It’s that time of year again — time for me to navigate Christmas as the Jewish parent of three little ones.
The first few years of new parenthood around the holiday season felt dicey because while my oldest clearly identified as Jewish, it felt like a lot to ask a 4-year-old to correct an adult Merry Christmas well-wisher with “I don’t celebrate Christmas.”
It felt like we were intentionally shutting down the good cheer, but now I realize I was projecting my own feelings of discomfort and internal conflict onto the situation. How do I explain Christmas cheer to my toddlers without making it feel like Hanukkah is a sad consolation holiday?
Thankfully, being a Jewish mom in a world of Christmas cheer feels easier every year. My oldest is 7 years old and I am very comfortable discussing that while we may not celebrate the same holidays as our friends, we can certainly share in the joy and participate in their traditions, and vice versa.
Much like my daughters now, I grew up as the Jewish minority in my town, classroom and amongst my group of friends. Rather than feel like odd man out, it was something I found pride in. I felt special and my friends loved celebrating the festival of lights for eight days — and they shared their traditions with me.
Therefore, I know my way around pine needles and a nativity scene because I grew up decorating my childhood best friend’s tree with her every year. Unwrapping precious family heirloom ornaments and finding the perfect spot for them on the tree warms my heart and takes me back to my own childhood nostalgia.
I want my kids to have similar fond Christmastime memories. So, as an adult, I have now made it a tradition to help our friends decorate their Christmas tree (I basically invite my family over for a tree-trimming party the day after Thanksgiving). Also, as a teenager, my best friends and I baked massive batches of holiday cookies together, so now I love the cookie swap I organize with my local mom friends.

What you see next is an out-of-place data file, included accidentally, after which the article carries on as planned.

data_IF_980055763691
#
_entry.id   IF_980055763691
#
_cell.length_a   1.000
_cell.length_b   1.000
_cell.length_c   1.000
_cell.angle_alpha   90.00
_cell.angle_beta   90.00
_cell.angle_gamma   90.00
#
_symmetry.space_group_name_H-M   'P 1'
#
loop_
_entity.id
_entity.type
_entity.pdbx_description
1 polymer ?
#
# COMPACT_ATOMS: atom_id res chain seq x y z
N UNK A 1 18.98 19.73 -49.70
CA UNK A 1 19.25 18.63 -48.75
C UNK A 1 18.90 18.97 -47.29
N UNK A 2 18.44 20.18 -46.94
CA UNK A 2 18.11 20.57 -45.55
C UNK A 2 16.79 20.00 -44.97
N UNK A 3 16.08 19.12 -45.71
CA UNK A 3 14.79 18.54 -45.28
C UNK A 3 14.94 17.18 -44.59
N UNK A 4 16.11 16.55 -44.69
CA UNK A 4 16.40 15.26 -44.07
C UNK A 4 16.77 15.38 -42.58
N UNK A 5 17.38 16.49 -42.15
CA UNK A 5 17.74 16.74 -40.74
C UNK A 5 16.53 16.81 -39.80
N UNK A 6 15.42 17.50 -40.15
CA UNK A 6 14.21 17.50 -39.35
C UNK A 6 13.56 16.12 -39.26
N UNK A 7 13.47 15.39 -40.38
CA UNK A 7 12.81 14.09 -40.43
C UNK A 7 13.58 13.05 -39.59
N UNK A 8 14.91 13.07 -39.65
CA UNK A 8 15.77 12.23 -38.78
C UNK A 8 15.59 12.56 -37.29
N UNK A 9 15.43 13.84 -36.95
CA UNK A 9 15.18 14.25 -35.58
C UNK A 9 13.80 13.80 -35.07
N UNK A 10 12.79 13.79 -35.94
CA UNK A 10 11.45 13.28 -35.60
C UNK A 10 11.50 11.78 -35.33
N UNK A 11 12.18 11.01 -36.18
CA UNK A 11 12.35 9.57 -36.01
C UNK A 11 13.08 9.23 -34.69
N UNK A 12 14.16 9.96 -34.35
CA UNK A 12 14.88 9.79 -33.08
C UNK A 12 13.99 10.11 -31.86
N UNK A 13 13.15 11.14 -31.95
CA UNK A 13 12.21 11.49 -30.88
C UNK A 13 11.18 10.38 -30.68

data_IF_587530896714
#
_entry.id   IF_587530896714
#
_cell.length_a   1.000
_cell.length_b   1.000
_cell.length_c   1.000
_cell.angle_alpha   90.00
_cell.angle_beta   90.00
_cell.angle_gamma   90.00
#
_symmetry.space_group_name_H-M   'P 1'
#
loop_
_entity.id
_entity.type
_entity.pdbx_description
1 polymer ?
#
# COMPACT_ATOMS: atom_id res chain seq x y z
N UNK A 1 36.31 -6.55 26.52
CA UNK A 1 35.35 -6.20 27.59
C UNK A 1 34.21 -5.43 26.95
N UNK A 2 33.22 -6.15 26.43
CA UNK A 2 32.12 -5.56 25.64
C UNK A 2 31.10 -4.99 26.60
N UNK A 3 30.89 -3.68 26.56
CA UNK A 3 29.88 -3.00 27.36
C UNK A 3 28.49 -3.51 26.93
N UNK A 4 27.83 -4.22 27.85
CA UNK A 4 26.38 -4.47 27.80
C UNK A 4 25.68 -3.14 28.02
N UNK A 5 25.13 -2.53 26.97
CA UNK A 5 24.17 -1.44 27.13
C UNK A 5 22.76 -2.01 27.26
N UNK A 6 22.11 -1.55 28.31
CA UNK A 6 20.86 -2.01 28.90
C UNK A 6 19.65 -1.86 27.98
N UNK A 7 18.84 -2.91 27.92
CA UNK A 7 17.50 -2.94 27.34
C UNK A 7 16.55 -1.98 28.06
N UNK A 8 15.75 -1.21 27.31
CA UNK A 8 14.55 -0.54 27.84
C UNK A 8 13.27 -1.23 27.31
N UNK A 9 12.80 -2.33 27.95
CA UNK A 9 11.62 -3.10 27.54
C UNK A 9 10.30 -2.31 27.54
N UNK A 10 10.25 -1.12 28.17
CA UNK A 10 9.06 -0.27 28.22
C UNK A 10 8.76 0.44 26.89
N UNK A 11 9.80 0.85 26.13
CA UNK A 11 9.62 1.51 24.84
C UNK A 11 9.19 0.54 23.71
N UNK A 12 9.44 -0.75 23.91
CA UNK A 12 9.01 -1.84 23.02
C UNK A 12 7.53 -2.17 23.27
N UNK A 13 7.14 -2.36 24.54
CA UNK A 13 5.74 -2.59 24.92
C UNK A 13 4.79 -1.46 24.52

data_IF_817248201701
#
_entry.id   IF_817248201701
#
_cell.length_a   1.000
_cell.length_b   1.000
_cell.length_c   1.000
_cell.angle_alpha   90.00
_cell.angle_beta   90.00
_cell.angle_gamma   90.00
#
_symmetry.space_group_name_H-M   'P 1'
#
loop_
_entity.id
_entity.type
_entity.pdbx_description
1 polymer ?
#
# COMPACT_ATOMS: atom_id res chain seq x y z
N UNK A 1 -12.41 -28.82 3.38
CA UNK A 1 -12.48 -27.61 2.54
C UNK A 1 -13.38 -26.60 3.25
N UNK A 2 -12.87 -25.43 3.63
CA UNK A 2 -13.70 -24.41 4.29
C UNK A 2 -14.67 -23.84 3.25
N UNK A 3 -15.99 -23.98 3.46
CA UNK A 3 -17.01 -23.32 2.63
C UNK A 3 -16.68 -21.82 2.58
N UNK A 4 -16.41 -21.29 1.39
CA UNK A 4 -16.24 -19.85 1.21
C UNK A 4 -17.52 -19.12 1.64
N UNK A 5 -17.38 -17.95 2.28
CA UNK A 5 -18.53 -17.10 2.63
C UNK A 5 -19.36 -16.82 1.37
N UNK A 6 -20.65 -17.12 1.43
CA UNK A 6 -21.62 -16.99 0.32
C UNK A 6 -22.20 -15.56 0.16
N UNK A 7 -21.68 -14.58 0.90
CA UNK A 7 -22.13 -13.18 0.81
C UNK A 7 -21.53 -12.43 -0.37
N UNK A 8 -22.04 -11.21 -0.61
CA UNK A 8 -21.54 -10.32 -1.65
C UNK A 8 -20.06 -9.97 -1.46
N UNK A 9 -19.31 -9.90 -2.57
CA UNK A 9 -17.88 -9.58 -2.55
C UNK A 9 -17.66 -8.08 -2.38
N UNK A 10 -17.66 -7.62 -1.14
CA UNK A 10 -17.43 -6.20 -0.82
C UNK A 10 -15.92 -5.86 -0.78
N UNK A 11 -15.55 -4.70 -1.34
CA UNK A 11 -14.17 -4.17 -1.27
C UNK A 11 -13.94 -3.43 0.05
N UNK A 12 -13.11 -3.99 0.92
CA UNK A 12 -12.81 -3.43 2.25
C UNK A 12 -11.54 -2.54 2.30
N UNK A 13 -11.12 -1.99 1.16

As a parent and in keeping with the spirit of sharing seasonal joy and cheer, I make it a habit to offer my daughters’ public school teachers and their friends a chance to celebrate with us. I typically visit their classrooms with a menorah or two to pass around, and dreidels for their classmates to take home. I read a children’s book and share our holiday traditions.
Additionally, we invite friends over on one of the nights of Hanukkah to eat latkes (potato pancakes), sufganiyot (doughnuts), light the menorah and spin the dreidel together. No other holiday (to my knowledge) has doughnuts as a menu must-have, so it’s always a lot of fun.
Overall, the theme of the season is inclusion, sharing traditions and having a good time together.
In years past, I felt stress and anxiety rise whenever my kids were mistaken for kids who may be creating a long wish list for Santa. Happily, my internal tension has eased significantly. Last Friday (yes, just the day after Thanksgiving), we attended a Christmas tree-trimming brunch at our friends’ house, then ended the day by attending Stan Hywet Hall’s “Deck the Hall” holiday tour.
Stan Hywet once again outdid itself, and our visit was capped with popcorn and a giant pretzel (the line for the gingerbread cookies was too long) while waiting in line to have a visit with Santa. My 7-year-old declined chatting with Santa, but my twin 5-year-olds were as thrilled as if they were meeting Mickey Mouse at Disney World. Santa took a long time chatting with them and asked about Christmas and I had no problem at all gently saying, “Oh Santa, we celebrate Hanukkah.” He was incredibly gracious and continued the conversation without skipping a beat, offering them a candy cane treat, thanking them for the warm hugs and wishing them a wonderful night.
What I realize (sadly it took me this long) is that we make a big deal out of the stuff we want to make a big deal out of. We are Jewish and we lovingly correct others when they wish us a Merry Christmas. It’s not a problem — even Santa didn’t bat an eye.
So, Happy Hanukkah, Merry Christmas, and happy holidays to all.